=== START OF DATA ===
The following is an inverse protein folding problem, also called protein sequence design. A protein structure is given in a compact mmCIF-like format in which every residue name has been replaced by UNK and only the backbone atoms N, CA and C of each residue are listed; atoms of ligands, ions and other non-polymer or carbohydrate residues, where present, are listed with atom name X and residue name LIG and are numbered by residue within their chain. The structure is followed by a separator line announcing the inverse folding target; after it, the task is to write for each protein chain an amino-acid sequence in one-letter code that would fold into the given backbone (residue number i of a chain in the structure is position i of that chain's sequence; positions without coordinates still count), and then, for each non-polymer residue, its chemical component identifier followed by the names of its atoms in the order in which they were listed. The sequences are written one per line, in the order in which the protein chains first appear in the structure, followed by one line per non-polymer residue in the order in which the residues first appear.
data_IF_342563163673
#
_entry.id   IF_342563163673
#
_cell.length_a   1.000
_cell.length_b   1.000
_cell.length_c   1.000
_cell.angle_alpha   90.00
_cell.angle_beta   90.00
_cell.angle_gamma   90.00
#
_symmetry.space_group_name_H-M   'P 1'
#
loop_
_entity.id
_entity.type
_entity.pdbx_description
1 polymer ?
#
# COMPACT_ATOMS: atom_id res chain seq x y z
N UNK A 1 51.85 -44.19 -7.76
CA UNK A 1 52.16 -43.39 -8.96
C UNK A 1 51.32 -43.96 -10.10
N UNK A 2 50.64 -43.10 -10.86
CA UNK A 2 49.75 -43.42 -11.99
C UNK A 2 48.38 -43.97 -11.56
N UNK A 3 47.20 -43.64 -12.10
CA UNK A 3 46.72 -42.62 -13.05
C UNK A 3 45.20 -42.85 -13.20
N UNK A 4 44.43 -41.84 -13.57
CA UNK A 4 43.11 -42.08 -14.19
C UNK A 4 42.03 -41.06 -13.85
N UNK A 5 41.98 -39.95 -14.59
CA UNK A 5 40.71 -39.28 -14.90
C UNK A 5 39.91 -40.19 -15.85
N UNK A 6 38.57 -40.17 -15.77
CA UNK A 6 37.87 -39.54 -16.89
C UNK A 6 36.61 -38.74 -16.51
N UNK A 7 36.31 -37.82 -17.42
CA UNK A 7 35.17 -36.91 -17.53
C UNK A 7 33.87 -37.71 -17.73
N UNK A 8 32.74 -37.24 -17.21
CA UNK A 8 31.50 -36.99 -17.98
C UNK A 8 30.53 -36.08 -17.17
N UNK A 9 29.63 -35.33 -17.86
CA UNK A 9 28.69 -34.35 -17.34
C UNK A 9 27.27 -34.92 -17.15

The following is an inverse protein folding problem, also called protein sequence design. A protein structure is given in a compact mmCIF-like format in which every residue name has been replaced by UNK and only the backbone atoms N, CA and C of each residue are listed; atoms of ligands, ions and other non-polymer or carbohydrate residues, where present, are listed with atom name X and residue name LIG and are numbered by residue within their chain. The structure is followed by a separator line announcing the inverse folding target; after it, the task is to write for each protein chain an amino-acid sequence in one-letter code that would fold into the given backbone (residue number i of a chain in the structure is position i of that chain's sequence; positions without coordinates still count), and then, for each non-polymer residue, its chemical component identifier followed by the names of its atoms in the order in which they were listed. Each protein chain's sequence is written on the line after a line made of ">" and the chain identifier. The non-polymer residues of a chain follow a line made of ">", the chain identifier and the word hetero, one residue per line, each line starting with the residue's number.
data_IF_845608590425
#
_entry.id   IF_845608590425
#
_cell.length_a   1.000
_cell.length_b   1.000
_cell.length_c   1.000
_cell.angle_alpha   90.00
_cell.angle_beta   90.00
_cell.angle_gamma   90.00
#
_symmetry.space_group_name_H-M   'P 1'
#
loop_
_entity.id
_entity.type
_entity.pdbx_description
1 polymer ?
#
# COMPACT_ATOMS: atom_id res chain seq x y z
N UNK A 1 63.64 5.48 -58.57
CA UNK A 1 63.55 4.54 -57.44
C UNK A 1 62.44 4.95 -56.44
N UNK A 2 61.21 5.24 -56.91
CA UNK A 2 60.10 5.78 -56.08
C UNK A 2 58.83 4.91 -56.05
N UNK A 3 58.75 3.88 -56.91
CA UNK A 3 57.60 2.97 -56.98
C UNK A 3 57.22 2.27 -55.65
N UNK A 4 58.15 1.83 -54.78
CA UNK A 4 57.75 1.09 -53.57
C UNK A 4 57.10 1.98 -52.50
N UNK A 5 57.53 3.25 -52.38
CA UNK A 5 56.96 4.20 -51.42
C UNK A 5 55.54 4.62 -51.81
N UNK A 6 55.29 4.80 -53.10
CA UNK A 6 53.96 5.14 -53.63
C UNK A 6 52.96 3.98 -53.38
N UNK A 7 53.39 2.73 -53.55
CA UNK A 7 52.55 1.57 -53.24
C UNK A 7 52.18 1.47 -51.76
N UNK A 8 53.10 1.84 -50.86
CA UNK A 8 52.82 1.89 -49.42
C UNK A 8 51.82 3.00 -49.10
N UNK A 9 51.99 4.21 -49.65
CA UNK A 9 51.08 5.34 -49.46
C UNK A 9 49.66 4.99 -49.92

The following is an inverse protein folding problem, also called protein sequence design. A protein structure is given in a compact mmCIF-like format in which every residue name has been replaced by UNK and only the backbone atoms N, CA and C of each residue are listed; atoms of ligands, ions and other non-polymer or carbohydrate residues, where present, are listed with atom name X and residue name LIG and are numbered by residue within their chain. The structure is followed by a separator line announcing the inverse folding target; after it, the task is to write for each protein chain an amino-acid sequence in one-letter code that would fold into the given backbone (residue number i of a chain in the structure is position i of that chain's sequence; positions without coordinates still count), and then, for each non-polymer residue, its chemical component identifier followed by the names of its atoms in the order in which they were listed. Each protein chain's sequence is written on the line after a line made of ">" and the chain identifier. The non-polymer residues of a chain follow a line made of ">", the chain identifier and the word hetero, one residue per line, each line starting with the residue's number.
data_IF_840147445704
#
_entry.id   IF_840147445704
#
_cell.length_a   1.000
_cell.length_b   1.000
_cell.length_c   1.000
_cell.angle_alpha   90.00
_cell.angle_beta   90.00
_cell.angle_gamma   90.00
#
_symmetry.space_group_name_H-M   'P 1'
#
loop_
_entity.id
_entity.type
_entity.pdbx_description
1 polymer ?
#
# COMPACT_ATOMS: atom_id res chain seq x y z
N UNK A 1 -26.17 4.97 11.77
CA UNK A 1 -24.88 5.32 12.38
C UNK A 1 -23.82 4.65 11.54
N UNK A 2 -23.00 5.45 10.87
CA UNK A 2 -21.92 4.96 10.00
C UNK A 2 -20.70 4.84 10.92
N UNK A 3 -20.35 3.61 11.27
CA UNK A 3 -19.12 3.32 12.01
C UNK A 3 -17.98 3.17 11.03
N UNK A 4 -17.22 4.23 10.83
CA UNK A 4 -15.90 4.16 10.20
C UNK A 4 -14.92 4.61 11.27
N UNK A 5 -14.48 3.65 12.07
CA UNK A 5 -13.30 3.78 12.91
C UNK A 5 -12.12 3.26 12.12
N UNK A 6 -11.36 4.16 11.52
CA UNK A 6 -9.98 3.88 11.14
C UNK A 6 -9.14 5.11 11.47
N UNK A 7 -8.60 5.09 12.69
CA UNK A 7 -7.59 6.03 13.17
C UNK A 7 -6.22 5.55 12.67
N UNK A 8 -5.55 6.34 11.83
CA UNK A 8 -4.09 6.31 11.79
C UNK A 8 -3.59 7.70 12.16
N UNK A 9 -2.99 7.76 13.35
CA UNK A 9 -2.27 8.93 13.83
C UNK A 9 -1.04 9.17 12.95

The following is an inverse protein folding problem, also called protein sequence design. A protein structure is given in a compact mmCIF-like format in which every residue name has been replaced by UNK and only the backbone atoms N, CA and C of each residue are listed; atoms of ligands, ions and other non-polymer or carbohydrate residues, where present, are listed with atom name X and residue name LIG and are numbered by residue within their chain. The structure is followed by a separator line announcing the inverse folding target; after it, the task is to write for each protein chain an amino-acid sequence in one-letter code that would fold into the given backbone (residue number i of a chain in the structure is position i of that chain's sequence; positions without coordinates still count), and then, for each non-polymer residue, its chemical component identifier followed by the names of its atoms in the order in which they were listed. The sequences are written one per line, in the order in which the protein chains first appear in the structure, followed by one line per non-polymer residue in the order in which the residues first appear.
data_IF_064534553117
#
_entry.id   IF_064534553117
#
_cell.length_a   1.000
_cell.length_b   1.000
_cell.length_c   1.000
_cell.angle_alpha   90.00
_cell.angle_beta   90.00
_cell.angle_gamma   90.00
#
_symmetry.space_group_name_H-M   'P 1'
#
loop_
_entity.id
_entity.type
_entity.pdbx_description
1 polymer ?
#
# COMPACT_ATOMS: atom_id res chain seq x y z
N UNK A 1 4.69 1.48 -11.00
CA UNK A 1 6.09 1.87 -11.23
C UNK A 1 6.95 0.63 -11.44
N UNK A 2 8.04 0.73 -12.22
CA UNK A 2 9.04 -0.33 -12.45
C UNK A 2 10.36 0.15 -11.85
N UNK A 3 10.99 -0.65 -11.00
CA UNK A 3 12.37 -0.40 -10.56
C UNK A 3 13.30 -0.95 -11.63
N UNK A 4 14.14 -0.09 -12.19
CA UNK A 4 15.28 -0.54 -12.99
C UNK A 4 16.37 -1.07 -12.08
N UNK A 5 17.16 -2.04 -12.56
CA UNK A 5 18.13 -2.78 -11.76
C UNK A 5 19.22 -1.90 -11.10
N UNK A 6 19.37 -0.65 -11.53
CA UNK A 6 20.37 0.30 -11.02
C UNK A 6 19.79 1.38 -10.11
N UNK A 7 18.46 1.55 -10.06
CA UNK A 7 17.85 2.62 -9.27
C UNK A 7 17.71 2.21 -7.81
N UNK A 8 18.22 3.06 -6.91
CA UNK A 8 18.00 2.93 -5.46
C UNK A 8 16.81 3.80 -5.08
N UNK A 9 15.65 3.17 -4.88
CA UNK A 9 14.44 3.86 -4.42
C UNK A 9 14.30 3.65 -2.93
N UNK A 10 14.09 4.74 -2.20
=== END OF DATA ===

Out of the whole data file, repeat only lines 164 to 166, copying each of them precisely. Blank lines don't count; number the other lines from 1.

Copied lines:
#
# COMPACT_ATOMS: atom_id res chain seq x y z
N UNK A 1 4.69 1.48 -11.00